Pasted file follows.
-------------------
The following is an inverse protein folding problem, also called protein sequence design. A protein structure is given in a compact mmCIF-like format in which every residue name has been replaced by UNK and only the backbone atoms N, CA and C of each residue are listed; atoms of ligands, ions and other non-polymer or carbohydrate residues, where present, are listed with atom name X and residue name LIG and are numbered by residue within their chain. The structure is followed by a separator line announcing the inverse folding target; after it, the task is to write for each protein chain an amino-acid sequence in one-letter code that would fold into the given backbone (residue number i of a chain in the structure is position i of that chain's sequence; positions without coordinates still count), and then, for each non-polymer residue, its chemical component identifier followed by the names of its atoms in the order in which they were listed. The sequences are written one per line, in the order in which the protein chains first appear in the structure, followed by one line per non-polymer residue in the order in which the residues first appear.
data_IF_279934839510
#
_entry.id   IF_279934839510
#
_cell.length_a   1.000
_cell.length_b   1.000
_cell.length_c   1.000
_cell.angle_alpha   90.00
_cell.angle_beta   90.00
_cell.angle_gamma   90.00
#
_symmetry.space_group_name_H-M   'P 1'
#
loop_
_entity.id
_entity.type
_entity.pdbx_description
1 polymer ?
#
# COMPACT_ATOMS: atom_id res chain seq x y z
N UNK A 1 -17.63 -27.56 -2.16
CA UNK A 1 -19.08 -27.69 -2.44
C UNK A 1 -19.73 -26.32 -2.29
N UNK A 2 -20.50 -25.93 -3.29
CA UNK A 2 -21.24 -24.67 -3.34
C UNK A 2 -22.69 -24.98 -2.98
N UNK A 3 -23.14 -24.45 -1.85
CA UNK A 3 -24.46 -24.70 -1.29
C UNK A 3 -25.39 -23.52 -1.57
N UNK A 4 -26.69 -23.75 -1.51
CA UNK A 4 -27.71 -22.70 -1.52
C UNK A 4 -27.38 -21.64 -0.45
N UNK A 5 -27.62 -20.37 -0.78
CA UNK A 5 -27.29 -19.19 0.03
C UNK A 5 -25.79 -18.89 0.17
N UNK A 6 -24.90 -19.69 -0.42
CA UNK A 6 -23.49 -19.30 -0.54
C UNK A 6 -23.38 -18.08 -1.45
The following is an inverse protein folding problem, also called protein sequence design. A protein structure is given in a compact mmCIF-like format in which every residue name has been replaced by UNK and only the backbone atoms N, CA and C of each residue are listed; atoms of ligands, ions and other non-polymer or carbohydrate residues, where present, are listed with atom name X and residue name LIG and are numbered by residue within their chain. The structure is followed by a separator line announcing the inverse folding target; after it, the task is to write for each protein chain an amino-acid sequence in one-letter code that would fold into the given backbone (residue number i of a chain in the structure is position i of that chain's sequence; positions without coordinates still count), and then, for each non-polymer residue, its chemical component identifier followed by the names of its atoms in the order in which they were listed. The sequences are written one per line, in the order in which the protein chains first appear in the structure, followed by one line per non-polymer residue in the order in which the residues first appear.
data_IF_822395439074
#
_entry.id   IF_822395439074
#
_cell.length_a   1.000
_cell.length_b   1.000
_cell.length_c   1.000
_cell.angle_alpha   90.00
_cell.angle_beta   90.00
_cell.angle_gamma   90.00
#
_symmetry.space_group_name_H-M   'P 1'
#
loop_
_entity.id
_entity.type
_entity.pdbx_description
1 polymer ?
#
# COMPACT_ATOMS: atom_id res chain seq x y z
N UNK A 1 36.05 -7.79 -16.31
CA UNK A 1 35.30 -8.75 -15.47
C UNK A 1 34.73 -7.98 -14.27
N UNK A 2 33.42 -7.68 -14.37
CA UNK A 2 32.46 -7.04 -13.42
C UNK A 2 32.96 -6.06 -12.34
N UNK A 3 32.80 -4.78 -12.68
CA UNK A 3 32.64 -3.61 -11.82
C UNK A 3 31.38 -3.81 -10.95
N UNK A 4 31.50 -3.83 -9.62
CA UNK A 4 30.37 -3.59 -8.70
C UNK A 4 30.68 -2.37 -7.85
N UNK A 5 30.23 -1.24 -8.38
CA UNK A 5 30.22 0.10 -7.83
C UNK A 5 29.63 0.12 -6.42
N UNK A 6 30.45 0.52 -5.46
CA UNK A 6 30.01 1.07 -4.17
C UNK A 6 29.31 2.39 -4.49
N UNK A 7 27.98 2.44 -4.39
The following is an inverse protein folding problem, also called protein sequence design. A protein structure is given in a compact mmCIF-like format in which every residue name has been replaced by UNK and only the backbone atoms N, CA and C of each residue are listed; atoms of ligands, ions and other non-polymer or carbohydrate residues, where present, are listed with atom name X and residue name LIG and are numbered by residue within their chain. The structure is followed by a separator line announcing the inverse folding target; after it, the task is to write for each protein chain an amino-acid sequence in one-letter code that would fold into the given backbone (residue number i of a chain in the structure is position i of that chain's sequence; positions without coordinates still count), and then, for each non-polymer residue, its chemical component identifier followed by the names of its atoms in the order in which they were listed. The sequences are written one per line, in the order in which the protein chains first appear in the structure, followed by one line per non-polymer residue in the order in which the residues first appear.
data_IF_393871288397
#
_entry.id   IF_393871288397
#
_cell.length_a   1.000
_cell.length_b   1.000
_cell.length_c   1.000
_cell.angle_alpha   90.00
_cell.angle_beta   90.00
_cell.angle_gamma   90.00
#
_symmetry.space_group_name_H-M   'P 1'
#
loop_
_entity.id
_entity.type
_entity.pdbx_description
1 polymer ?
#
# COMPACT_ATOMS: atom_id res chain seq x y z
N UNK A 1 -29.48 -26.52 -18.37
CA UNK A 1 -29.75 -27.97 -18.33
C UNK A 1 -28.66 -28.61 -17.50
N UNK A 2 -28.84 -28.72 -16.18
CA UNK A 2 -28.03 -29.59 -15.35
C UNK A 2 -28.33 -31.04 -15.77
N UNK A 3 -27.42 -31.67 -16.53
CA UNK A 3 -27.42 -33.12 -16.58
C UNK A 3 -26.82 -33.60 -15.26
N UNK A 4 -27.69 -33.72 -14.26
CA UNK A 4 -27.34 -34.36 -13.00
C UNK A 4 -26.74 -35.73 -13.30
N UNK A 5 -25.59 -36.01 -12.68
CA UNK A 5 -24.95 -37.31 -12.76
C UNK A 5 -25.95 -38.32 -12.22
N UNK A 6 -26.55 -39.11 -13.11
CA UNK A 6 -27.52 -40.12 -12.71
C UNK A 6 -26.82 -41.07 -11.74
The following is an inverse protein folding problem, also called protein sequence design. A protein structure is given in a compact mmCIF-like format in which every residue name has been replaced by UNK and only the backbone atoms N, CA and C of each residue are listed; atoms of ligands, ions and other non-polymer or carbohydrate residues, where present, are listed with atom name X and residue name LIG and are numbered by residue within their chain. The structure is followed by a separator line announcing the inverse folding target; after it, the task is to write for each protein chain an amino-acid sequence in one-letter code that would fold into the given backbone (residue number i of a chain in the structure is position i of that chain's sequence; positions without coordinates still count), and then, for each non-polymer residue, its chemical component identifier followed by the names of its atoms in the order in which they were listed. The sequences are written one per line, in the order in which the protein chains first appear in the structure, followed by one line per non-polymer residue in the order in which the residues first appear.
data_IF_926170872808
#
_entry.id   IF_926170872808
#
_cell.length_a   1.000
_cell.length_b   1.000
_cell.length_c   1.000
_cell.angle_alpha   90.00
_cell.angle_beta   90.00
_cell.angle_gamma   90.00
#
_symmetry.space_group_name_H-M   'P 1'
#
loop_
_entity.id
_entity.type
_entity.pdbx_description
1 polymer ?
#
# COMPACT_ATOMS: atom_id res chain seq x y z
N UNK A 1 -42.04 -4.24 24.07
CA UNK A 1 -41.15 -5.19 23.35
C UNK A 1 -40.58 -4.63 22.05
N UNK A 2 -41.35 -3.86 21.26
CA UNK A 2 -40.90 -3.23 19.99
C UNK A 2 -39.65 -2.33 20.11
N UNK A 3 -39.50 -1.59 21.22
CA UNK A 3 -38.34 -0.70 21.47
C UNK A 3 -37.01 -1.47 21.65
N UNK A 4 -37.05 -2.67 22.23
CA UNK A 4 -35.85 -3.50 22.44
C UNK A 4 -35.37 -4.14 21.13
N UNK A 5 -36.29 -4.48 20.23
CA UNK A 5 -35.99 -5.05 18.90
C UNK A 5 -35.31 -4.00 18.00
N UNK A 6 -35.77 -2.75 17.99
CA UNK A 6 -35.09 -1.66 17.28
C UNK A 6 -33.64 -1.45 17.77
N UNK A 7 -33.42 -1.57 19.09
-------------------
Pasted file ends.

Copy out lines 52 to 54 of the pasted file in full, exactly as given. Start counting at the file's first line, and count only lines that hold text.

_symmetry.space_group_name_H-M   'P 1'
#
loop_